The Pelham Personnel Board continued to review and update the city's Civil Service Law during an April 23 meeting. (File)
The Pelham Personnel Board continued to review and update the city's Civil Service Law during an April 23 meeting. (File)

Archived Story

Pelham Personnel Board reviews Civil Service Law

Published 10:31pm Wednesday, April 23, 2014

By MOLLY DAVIDSON / Staff Writer

PELHAM—The Pelham Personnel Board continued their project of editing and updating the city’s Civil Service Law during an April 23 meeting.

Pelham Mayor Gary Waters referred to the Pelham City Service Law as “outdated” during a March 20 Planning Commission work session. The current version of the law was adopted in 1988 and refers to several federal programs no longer in existence.

The Personnel Board is in the process of conducting a thorough examination of the law, starting at the beginning and editing and updating each rule, section by section.

The Personnel Board focused on rules three and four of the 11-rule law during the April 23 meeting.

Most of the edits involved adding department heads to the decision making process, as the current law often left decisions solely to the Human Resources director.

“The Human Resources director is put in the position to make a decision that they have no experience in making,” Personnel Board member Bobby Hayes said of the current version of the law.

In addition to providing the Human Resources director with additional support, the added language allows the law to better correspond with the reality of how the Human Resources department runs.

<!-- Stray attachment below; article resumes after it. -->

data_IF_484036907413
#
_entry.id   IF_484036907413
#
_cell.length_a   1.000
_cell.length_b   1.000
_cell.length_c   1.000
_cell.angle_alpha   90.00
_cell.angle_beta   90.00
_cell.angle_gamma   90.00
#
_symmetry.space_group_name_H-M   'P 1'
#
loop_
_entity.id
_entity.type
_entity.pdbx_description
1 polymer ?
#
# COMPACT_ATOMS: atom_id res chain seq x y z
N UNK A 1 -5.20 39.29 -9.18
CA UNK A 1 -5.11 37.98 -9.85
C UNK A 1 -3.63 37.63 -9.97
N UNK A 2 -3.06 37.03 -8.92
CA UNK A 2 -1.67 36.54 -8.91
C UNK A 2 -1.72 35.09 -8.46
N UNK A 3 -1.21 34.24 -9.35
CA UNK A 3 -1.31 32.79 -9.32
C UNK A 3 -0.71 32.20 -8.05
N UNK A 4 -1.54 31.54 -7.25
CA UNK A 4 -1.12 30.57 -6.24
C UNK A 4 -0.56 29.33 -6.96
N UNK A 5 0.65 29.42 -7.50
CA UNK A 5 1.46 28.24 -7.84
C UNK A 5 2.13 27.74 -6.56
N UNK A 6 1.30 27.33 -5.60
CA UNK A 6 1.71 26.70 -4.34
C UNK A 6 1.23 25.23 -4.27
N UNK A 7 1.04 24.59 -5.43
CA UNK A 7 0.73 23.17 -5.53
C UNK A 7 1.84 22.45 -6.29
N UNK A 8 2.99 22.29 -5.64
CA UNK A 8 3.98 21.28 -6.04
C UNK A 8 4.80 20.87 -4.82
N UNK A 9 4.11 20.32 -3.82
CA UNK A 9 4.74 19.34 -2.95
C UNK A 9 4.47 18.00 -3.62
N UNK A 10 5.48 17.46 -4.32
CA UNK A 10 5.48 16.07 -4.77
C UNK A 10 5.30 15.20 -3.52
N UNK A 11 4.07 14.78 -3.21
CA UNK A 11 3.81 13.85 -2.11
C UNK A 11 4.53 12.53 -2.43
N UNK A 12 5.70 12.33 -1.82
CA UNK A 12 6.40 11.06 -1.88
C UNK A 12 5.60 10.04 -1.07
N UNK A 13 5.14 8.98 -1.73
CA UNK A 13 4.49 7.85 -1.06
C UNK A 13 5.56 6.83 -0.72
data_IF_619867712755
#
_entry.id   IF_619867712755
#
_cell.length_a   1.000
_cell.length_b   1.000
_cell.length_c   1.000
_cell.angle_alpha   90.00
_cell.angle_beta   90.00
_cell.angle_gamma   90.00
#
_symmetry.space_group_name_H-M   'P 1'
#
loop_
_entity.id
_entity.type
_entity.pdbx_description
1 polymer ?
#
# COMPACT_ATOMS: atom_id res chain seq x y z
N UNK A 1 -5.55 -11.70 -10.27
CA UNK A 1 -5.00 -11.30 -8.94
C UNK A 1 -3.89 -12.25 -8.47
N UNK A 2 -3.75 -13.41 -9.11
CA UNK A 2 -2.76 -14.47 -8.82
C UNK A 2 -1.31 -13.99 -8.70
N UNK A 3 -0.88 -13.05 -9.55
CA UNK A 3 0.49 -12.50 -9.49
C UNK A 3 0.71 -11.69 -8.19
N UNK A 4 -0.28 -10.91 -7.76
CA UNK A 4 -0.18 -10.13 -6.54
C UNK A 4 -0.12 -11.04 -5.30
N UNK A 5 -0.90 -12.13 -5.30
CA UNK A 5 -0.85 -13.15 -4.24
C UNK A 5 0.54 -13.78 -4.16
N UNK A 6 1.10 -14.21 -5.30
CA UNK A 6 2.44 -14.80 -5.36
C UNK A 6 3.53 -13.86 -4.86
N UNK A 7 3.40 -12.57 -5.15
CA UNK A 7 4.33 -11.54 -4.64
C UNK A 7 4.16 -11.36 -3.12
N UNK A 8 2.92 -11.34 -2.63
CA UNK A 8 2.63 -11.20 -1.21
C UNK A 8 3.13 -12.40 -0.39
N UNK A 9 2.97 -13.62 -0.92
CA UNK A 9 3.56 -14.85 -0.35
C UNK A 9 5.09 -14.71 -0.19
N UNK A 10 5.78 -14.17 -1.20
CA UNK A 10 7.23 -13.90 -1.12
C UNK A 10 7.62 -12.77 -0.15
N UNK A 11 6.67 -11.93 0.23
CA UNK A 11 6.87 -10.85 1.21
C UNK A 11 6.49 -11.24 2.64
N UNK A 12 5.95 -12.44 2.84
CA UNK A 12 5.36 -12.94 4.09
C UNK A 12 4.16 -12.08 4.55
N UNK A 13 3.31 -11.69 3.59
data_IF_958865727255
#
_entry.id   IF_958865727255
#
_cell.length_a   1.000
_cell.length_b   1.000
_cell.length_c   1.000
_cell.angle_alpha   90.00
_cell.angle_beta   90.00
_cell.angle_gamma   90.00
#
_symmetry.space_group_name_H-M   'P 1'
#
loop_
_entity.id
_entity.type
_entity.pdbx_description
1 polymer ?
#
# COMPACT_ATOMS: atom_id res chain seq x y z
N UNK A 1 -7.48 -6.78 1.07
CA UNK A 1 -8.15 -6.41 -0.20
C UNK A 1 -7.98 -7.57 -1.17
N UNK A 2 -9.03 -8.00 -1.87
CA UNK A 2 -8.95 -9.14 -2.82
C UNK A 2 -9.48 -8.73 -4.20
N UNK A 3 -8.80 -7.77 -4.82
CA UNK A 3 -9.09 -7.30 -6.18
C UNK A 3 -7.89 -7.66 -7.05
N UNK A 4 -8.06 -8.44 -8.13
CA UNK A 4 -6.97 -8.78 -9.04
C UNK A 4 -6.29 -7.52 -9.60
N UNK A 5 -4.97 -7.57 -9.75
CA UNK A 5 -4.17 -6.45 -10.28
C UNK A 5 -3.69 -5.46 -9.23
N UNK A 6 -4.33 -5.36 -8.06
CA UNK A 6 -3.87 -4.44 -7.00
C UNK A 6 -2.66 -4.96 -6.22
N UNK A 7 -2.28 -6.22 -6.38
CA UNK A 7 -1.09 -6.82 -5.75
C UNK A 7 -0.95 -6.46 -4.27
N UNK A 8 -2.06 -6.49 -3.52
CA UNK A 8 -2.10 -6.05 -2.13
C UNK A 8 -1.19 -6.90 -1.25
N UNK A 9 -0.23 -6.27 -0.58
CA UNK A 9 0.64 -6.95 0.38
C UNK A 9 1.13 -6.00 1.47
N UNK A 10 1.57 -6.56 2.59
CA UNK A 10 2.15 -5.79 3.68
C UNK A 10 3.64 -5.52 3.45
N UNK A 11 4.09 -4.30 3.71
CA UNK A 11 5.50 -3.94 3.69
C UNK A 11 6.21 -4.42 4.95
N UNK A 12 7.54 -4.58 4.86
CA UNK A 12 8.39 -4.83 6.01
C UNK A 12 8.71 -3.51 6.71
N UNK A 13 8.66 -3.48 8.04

“The collaboration already exists today,” Waters said.

Pelham Human Resources director Janis Parks agreed, adding the communication is already happening, but without the formalized documentation.

The Personnel Board also amended language to “encourage department heads to give open competitive exams,” Waters said, a decision aimed at giving the Pelham Police Department the flexibility to hire and send new local officers to the Police Academy.

According to Waters and Hayes, the Police Department currently hires officers from outside of Pelham who have already been certified by the Alabama Peace Officer Standards and Training Commission. But Waters hopes to see future budgeting to train local talent for the police force.

Also during the meeting, the Pelham Personnel Board approved a motion to recommend the City Council move to hire an additional dispatcher for the Pelham Police Department. This will be addressed during the May 12 City Council meeting.

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